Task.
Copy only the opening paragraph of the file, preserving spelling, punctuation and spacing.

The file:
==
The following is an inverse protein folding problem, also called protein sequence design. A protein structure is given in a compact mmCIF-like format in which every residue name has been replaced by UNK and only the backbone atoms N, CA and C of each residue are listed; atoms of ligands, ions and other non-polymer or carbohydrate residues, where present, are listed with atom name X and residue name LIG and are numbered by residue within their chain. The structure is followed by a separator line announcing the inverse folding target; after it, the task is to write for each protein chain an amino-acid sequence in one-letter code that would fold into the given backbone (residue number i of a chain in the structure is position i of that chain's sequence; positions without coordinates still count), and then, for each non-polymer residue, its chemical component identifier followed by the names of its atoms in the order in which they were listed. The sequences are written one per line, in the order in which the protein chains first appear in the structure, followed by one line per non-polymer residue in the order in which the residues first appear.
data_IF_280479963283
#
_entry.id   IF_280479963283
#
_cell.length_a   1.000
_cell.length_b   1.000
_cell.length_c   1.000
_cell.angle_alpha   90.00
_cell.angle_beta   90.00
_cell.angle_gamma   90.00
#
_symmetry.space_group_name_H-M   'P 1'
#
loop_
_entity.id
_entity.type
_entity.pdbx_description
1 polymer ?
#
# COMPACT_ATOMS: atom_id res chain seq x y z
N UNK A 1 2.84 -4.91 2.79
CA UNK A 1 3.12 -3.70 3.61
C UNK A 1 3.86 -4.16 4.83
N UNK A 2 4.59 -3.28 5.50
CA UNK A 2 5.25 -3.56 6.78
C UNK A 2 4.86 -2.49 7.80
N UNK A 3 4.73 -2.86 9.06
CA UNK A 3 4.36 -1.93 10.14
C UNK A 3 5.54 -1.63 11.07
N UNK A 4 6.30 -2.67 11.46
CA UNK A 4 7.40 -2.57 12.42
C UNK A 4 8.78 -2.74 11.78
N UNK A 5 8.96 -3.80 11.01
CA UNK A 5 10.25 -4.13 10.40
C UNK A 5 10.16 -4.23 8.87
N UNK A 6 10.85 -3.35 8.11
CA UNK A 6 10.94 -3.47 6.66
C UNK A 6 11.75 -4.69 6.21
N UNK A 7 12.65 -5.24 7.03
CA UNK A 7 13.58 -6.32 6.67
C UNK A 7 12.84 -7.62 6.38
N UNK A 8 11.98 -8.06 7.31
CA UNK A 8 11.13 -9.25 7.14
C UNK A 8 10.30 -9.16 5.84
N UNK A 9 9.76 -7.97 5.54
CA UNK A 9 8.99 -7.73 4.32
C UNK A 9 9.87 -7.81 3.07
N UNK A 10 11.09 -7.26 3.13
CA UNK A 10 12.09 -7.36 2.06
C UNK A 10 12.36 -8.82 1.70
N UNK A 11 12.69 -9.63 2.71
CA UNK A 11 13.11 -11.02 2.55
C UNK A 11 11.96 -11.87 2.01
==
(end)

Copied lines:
The following is an inverse protein folding problem, also called protein sequence design. A protein structure is given in a compact mmCIF-like format in which every residue name has been replaced by UNK and only the backbone atoms N, CA and C of each residue are listed; atoms of ligands, ions and other non-polymer or carbohydrate residues, where present, are listed with atom name X and residue name LIG and are numbered by residue within their chain. The structure is followed by a separator line announcing the inverse folding target; after it, the task is to write for each protein chain an amino-acid sequence in one-letter code that would fold into the given backbone (residue number i of a chain in the structure is position i of that chain's sequence; positions without coordinates still count), and then, for each non-polymer residue, its chemical component identifier followed by the names of its atoms in the order in which they were listed. The sequences are written one per line, in the order in which the protein chains first appear in the structure, followed by one line per non-polymer residue in the order in which the residues first appear.